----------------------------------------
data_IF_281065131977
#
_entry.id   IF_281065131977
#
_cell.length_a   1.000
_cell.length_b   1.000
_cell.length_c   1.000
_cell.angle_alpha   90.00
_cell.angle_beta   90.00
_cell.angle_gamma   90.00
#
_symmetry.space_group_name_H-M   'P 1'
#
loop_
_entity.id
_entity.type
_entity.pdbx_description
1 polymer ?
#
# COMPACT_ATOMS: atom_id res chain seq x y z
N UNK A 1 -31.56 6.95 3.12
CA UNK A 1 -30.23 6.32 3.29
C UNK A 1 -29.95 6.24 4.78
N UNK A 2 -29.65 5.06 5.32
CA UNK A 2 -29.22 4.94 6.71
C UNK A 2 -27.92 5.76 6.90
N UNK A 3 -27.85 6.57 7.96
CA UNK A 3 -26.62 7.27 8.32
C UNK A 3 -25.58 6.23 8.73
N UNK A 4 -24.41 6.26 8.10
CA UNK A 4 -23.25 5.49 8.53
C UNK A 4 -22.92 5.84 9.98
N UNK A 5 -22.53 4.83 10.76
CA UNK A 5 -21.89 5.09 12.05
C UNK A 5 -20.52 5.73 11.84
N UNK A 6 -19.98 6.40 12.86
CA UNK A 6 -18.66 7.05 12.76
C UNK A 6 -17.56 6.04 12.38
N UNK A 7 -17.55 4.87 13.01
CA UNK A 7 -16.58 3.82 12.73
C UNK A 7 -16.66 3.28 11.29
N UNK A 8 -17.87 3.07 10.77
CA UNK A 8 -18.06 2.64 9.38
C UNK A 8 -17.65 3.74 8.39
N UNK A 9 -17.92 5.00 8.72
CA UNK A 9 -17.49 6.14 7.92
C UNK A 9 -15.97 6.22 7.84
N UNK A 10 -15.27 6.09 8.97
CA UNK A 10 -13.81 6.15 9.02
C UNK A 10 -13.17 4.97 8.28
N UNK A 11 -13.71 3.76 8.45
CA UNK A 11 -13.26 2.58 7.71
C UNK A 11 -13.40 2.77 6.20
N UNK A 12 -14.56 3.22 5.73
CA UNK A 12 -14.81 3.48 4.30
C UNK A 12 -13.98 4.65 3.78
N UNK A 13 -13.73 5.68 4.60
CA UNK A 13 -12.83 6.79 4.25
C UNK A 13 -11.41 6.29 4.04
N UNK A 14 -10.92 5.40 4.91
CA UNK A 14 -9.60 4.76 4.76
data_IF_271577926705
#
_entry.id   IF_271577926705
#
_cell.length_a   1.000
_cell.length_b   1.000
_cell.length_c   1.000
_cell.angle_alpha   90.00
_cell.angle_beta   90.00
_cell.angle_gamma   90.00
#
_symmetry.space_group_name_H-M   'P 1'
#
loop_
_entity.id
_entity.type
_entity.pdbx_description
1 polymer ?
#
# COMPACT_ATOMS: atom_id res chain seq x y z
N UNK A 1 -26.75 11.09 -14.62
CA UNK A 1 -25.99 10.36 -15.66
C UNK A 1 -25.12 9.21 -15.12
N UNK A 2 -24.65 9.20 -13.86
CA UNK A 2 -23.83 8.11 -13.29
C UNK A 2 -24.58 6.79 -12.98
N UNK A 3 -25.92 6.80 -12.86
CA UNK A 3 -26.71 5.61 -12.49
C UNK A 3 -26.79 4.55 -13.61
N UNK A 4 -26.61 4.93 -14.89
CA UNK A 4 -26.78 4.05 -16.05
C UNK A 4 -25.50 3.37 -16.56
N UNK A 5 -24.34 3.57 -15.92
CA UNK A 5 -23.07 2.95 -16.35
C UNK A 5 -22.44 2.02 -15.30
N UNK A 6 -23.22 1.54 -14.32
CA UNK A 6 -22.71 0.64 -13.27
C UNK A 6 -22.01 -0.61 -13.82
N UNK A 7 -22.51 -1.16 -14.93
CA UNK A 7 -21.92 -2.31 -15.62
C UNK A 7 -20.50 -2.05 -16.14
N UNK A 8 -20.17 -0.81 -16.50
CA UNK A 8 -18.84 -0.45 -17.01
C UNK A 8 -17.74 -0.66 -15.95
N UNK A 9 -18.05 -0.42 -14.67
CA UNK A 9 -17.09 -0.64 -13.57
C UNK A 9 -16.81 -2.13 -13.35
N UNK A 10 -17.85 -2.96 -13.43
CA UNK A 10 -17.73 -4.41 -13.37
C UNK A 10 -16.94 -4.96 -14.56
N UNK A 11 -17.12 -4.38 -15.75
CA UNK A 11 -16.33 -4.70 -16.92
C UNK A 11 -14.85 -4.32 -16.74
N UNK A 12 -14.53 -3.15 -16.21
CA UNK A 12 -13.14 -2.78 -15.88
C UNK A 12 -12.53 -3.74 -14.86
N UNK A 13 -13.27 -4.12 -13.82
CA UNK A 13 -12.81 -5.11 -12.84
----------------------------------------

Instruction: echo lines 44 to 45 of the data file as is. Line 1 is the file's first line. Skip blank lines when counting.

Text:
C UNK A 8 -17.65 3.74 8.39
N UNK A 9 -17.92 5.00 8.72